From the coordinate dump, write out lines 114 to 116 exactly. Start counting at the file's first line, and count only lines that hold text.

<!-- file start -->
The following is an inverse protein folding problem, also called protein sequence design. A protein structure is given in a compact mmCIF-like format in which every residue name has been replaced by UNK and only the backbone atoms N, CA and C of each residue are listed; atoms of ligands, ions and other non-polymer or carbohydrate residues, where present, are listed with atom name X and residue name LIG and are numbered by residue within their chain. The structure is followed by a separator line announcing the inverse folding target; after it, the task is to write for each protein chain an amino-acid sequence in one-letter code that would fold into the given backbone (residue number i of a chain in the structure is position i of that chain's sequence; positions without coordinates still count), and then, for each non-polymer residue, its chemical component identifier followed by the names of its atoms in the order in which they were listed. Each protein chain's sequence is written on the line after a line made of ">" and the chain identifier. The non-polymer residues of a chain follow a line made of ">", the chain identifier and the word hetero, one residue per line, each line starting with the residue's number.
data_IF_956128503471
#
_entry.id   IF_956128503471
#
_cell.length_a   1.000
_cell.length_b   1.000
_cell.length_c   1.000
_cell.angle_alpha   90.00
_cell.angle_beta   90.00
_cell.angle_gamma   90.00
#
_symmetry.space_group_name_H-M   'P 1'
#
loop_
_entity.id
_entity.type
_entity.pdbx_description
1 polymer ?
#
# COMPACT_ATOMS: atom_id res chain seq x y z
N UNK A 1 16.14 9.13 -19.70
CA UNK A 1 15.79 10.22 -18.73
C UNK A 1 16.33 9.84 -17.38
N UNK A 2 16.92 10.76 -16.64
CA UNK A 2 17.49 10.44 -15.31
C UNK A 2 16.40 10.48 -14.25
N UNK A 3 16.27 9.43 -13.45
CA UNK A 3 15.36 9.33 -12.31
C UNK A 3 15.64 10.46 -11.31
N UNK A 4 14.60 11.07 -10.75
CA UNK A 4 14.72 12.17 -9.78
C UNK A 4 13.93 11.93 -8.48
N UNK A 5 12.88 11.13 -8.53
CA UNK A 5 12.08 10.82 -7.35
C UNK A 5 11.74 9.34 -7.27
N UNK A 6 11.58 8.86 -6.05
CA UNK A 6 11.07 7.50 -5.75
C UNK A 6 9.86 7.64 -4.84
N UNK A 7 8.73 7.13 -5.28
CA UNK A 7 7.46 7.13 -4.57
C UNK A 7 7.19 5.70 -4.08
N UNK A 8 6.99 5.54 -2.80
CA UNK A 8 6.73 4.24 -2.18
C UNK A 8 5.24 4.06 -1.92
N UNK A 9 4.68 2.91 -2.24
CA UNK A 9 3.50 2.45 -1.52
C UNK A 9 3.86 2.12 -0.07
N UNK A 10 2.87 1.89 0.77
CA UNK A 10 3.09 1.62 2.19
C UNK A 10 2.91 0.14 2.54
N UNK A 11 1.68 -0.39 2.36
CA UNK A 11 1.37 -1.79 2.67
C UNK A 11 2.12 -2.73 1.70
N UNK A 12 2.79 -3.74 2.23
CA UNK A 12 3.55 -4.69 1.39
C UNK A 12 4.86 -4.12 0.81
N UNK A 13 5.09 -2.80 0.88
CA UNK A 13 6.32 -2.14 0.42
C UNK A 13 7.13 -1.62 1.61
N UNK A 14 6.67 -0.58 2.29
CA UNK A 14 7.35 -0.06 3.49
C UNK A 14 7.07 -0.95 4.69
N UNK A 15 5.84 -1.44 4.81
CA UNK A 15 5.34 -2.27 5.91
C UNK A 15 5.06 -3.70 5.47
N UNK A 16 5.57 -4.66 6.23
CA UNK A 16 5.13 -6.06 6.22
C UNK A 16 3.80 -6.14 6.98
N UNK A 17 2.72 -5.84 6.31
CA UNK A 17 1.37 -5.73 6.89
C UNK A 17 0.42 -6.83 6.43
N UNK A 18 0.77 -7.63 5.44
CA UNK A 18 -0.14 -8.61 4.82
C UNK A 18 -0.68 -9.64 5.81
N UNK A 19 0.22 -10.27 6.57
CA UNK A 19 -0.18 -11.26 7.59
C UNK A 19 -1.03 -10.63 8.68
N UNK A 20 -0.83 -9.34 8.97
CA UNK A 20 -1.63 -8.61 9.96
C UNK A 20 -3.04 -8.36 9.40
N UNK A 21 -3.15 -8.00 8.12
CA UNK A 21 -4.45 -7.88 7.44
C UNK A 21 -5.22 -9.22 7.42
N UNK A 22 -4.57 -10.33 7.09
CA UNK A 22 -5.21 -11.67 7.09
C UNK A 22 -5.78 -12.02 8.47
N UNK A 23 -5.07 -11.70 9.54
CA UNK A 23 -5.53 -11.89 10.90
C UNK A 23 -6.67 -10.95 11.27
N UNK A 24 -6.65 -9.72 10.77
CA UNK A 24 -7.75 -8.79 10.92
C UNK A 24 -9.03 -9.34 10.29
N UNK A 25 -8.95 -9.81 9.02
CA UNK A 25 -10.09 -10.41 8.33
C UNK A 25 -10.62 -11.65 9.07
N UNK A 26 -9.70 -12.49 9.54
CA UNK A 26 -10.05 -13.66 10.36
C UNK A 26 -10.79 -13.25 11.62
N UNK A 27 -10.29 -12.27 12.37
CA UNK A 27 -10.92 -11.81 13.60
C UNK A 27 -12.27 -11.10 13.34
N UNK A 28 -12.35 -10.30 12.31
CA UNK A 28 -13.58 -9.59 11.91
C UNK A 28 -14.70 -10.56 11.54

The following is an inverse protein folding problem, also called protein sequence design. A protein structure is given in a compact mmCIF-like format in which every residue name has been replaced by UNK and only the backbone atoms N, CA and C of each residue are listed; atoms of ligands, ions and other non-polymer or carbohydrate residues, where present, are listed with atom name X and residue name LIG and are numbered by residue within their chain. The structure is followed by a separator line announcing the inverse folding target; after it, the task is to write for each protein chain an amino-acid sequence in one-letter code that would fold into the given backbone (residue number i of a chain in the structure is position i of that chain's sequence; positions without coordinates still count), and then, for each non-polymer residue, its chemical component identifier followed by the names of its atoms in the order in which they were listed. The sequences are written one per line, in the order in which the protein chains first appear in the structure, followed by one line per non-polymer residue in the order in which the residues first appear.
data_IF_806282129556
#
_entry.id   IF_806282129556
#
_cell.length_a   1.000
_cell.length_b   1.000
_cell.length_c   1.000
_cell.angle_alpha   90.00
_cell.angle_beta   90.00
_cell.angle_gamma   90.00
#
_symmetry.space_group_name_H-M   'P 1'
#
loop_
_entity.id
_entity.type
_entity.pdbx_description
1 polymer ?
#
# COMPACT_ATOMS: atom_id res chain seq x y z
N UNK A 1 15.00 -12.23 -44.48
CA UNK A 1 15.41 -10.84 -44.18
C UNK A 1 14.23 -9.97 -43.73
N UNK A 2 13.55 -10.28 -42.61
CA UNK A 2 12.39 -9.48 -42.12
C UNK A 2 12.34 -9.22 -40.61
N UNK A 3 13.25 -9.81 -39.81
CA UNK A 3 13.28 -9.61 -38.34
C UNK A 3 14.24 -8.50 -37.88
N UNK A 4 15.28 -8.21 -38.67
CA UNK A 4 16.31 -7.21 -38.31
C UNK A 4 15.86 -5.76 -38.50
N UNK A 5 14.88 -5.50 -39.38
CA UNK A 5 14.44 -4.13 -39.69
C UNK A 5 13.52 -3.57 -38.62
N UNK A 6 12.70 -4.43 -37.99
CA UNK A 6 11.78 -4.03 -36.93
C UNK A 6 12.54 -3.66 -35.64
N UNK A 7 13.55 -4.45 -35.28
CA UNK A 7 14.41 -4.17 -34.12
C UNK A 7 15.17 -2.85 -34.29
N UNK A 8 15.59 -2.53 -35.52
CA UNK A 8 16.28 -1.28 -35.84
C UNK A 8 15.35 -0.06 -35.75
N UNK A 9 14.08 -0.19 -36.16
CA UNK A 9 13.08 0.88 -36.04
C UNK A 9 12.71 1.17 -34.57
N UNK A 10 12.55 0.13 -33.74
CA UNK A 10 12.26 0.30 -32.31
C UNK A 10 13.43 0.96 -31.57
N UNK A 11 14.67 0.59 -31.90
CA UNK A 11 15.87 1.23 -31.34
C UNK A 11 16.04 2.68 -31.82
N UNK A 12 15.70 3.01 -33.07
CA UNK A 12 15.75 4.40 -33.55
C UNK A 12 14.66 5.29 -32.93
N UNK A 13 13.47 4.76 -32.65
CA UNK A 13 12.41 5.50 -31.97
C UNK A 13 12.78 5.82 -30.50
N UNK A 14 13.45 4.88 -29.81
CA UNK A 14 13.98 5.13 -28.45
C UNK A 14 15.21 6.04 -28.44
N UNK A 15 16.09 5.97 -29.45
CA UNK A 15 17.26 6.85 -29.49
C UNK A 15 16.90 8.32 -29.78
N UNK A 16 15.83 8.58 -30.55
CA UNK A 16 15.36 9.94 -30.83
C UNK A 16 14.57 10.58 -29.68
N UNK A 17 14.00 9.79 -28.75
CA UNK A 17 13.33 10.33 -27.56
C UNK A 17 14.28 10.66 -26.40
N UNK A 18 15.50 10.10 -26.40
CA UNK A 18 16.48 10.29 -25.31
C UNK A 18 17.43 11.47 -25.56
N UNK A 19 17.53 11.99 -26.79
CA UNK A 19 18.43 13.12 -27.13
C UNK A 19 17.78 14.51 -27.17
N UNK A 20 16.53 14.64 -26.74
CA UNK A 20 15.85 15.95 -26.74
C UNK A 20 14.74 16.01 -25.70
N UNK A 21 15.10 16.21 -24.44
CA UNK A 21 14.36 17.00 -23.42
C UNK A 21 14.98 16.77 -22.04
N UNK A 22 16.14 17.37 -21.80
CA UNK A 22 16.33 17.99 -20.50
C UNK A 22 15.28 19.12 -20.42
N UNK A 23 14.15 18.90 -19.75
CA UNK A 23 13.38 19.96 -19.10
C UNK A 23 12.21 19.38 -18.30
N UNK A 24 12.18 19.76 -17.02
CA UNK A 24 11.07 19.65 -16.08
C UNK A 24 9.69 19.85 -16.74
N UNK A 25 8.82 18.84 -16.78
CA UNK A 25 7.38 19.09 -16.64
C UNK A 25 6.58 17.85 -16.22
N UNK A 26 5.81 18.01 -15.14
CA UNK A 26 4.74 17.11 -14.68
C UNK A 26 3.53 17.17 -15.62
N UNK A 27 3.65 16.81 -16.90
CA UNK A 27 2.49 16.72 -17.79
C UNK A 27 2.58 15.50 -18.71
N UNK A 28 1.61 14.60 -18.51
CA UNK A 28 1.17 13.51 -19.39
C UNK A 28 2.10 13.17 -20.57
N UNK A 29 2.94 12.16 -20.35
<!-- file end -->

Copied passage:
_cell.angle_alpha   90.00
_cell.angle_beta   90.00
_cell.angle_gamma   90.00